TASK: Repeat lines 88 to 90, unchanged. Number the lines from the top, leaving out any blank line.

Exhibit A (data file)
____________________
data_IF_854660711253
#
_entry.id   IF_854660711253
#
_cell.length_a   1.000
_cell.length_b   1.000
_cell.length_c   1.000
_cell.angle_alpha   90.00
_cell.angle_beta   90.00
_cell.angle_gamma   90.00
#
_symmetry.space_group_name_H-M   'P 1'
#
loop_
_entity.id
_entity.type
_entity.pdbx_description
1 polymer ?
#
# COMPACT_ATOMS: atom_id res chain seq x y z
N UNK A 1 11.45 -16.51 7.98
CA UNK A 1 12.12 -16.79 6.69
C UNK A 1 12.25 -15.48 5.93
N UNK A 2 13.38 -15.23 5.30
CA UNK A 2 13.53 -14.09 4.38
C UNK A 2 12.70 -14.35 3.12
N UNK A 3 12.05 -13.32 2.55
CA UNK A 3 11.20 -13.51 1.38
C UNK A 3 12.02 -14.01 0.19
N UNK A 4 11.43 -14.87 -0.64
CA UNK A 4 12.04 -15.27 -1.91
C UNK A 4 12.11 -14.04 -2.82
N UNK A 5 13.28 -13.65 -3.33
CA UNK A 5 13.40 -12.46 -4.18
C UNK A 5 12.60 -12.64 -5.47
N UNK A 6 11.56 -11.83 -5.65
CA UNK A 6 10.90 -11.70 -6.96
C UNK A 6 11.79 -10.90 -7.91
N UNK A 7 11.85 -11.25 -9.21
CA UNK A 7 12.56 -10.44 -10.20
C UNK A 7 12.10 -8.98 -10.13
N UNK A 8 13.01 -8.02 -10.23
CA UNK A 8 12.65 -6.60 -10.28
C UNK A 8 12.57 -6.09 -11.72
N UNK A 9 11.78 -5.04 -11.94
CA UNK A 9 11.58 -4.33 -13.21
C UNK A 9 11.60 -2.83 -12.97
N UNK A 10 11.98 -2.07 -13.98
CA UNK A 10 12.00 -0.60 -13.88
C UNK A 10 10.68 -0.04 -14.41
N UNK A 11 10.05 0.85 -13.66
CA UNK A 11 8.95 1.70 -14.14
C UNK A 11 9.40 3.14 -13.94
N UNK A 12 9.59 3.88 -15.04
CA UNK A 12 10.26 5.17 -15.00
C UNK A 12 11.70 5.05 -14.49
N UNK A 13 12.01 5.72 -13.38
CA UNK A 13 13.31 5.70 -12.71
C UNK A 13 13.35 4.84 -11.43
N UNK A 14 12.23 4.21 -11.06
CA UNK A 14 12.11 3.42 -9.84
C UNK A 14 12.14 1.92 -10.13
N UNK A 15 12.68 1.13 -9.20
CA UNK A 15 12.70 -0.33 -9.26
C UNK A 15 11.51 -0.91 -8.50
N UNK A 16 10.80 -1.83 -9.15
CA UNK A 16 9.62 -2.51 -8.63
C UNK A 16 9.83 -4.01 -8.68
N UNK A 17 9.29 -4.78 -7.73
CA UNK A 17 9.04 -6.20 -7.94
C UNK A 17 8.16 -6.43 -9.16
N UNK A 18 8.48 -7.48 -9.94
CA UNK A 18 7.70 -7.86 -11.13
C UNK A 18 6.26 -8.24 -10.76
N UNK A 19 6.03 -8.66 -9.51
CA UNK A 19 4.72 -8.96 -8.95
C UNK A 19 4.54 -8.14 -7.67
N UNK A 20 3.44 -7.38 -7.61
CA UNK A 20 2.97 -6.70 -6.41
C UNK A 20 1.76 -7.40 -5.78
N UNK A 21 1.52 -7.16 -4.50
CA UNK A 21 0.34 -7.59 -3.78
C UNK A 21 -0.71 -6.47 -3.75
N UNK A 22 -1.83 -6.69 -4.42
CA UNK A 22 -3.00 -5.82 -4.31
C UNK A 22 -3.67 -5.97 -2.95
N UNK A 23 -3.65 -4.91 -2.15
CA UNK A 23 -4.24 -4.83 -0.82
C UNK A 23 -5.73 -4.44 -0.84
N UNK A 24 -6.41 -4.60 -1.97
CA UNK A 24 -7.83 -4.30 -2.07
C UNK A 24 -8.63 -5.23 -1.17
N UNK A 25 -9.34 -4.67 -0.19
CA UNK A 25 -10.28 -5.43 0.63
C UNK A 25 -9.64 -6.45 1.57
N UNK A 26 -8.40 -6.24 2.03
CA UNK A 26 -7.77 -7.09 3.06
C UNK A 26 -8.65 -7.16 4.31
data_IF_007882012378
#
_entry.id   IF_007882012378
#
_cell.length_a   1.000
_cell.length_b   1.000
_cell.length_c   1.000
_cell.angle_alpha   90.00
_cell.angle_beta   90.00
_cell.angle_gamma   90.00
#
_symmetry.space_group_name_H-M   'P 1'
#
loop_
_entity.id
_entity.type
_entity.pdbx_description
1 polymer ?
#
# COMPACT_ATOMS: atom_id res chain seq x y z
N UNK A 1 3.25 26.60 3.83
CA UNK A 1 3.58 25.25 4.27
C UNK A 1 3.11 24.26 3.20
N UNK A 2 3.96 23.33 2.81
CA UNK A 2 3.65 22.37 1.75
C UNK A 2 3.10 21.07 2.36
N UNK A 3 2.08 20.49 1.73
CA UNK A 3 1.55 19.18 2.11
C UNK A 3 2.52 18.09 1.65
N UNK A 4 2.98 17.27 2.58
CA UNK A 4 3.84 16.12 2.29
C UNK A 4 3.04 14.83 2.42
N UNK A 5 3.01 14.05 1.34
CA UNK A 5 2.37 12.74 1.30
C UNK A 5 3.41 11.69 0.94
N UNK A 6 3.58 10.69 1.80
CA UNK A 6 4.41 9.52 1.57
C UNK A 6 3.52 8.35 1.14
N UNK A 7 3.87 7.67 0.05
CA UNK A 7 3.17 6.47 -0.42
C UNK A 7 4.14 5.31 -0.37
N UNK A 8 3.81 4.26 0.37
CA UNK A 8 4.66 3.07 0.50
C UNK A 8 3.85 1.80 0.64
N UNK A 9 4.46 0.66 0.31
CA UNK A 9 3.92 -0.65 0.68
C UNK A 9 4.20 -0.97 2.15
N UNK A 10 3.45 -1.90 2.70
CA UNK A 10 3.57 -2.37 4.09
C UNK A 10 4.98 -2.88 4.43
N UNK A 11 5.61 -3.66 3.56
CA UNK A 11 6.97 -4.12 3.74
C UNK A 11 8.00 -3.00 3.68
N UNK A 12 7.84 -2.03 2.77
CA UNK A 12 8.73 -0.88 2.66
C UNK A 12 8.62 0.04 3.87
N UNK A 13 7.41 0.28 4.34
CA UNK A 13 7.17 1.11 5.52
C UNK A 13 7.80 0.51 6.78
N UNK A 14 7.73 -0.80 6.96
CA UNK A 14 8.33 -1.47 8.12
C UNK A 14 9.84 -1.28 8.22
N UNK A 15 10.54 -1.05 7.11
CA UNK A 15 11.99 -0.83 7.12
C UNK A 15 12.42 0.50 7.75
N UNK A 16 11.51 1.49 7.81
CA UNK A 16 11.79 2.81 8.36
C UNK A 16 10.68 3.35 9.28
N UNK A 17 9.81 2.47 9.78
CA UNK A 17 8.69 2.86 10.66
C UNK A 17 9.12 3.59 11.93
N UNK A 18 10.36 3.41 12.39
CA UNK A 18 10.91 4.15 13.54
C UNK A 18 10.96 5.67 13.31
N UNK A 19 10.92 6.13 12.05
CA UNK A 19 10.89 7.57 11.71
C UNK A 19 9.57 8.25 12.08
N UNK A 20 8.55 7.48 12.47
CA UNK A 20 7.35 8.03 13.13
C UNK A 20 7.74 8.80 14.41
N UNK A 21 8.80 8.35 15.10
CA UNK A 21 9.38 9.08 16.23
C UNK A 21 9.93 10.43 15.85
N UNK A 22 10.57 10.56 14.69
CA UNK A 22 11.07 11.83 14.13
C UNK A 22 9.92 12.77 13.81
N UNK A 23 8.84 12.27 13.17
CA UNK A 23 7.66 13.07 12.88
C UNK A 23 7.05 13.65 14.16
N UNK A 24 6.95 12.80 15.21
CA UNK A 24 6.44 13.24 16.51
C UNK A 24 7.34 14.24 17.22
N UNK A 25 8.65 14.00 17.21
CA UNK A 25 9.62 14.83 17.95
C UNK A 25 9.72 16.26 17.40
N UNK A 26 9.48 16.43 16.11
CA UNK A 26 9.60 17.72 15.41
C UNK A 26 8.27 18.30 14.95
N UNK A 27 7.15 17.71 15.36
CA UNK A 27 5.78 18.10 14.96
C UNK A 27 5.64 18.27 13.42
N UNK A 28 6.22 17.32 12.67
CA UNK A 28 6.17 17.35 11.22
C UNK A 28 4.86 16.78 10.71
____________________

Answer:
CA UNK A 23 -4.24 -4.83 -0.82
C UNK A 23 -5.73 -4.44 -0.84
N UNK A 24 -6.41 -4.60 -1.97